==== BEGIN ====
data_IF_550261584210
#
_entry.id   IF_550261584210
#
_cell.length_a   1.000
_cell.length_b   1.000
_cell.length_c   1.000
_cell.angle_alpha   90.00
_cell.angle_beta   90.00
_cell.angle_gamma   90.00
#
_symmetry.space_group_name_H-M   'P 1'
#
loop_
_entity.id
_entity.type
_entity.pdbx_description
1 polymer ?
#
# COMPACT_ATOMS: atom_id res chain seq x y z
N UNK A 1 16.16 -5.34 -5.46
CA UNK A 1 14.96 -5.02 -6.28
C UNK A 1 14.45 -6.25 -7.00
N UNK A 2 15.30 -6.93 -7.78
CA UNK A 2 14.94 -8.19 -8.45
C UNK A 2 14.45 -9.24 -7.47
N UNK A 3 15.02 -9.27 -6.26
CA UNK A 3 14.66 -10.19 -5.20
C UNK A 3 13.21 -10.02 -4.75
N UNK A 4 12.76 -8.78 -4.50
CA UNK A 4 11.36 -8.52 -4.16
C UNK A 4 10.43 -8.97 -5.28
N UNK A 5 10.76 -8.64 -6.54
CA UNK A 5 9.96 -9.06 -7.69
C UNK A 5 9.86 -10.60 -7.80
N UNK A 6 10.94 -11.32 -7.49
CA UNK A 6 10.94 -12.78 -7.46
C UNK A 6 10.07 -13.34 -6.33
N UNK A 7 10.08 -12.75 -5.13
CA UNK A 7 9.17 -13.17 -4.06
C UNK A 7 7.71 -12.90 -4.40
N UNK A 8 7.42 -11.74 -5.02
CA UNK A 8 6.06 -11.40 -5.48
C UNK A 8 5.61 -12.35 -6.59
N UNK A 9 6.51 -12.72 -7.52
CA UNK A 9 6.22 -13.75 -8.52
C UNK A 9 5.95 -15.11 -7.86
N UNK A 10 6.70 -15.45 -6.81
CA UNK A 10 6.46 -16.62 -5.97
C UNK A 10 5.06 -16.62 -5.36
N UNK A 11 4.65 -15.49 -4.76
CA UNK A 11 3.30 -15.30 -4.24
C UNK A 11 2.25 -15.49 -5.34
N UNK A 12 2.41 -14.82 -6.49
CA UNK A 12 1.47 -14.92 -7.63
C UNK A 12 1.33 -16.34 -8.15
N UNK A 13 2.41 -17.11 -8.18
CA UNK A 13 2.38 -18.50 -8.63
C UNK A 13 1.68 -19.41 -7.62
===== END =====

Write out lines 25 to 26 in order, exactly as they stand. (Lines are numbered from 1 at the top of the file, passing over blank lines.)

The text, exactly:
CA UNK A 2 14.94 -8.19 -8.45
C UNK A 2 14.45 -9.24 -7.47